hunter in kayak holding a duck
Julia Johnson

Small rivers can offer great early-season duck hunting without the hassle of a 3 a.m. wake-up call and elbow-­to-elbow crowds. They’re not without their challenges, but they are worth navigating. So grab a skiff, locate a launch, and go find the ducks.

1. Test the Waters

First, you’ll have to pick a suitable river. If it’s a familiar waterway, you already know about its launches, take-outs, no-shooting zones (if any), and where you’ll likely encounter birds as you make your way downstream. If you’re planning to hunt unfamiliar territory, Google Earth can help you identify launches and take-outs. As you pore over the satellite imagery, pinpoint backwaters where ducks might loaf, bends where birds might sit, and sandbars where you can drop a few decoys. Better yet, grab a rod and reel when the weather’s nice and devote a day to field research. Take pictures of likely locations, drop GPS pins so you know exactly where you’re going, and maybe catch a fish.

2. Sleep In

Midmorning is when you should be on the water. Ducks that roosted elsewhere will go to feed at first light before hitting the secluded stretches of your river later in the morning to loaf. Birds that roost on still river backwaters will also head out to feed at daybreak. Be there to greet them when they return.

3. Team Up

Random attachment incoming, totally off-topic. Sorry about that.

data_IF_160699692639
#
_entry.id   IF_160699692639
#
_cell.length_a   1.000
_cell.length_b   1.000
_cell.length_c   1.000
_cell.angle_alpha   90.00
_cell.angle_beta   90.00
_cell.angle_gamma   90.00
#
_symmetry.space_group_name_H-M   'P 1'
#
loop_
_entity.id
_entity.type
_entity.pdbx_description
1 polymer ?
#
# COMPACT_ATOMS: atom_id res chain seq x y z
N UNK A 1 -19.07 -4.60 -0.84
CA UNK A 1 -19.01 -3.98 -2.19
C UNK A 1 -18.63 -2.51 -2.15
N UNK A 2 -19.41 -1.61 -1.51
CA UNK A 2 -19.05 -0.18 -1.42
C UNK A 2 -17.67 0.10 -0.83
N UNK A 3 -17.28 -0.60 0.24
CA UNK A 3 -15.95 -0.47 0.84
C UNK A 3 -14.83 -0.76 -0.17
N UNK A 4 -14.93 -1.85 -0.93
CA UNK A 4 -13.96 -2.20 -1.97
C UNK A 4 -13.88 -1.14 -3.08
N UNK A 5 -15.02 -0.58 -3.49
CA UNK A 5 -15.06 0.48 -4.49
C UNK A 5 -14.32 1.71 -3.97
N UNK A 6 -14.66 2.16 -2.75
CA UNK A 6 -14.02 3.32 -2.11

A float hunt is a one- or two-gun show. If you’re hunting solo, work the inside of bends, letting the current sweep you around the corner while sticking tight to the bank. Tether your paddle so you don’t lose it when you reach for your gun. For buddy hunts, let one guy shoot from the bow while the other controls the boat. Switch back and forth as the hunt unfolds. A kayak, canoe, or aluminum johnboat are all good craft options, depending on the character of the river. Aquapod and Momarsh offer waterfowl-specific models. Often the best power is via paddle, although some hunters find it convenient, if not necessary, to float downstream and motor back with a lightweight outboard. The element of surprise generally makes a camouflage finish unnecessary, but a bit of brush on the bow and a stealthy approach can persuade birds to sit just a second longer.

4. Take ‘Em

The main strategy is to simply slip downriver and jump-shoot ducks from eddies and backwaters. But you should also bring six to 10 decoys. River ducks sit on specific stretches for specific reasons, and a small spread where the birds flushed—combined with patience and an AA-netting blind—can help you fill your limit. Just make sure you have enough weight to hold them in the current. Remember, banks and even the bottom to the midstream may be privately owned. Check the legality of tying up, dropping anchor, and setting decoys. As for safety, life jackets and common sense are mandatory.

Duck hunting is hard work, and float hunts are no exception. But if your usual spots aren’t producing or you’re looking to switch things up, a midmorning trip down the river might be just the cure for those where-did-the-birds-go blues.